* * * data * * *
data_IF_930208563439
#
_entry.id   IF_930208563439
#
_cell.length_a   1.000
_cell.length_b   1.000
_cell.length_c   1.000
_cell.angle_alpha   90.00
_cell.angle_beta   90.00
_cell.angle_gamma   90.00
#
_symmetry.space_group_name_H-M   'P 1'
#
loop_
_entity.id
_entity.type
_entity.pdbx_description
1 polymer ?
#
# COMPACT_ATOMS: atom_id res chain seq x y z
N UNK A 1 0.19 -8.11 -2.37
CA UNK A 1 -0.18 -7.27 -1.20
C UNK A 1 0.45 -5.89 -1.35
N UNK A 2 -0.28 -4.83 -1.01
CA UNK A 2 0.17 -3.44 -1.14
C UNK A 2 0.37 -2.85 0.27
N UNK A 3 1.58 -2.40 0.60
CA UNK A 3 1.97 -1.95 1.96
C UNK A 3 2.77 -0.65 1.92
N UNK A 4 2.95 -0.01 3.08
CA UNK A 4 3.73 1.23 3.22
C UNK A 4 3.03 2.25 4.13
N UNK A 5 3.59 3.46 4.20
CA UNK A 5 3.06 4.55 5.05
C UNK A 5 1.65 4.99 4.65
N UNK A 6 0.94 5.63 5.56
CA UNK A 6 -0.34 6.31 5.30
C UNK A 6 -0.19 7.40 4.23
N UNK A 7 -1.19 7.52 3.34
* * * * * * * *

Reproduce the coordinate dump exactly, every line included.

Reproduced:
data_IF_930208563439
#
_entry.id   IF_930208563439
#
_cell.length_a   1.000
_cell.length_b   1.000
_cell.length_c   1.000
_cell.angle_alpha   90.00
_cell.angle_beta   90.00
_cell.angle_gamma   90.00
#
_symmetry.space_group_name_H-M   'P 1'
#
loop_
_entity.id
_entity.type
_entity.pdbx_description
1 polymer ?
#
# COMPACT_ATOMS: atom_id res chain seq x y z
N UNK A 1 0.19 -8.11 -2.37
CA UNK A 1 -0.18 -7.27 -1.20
C UNK A 1 0.45 -5.89 -1.35
N UNK A 2 -0.28 -4.83 -1.01
CA UNK A 2 0.17 -3.44 -1.14
C UNK A 2 0.37 -2.85 0.27
N UNK A 3 1.58 -2.40 0.60
CA UNK A 3 1.97 -1.95 1.96
C UNK A 3 2.77 -0.65 1.92
N UNK A 4 2.95 -0.01 3.08
CA UNK A 4 3.73 1.23 3.22
C UNK A 4 3.03 2.25 4.13
N UNK A 5 3.59 3.46 4.20
CA UNK A 5 3.06 4.55 5.05
C UNK A 5 1.65 4.99 4.65
N UNK A 6 0.94 5.63 5.56
CA UNK A 6 -0.34 6.31 5.30
C UNK A 6 -0.19 7.40 4.23
N UNK A 7 -1.19 7.52 3.34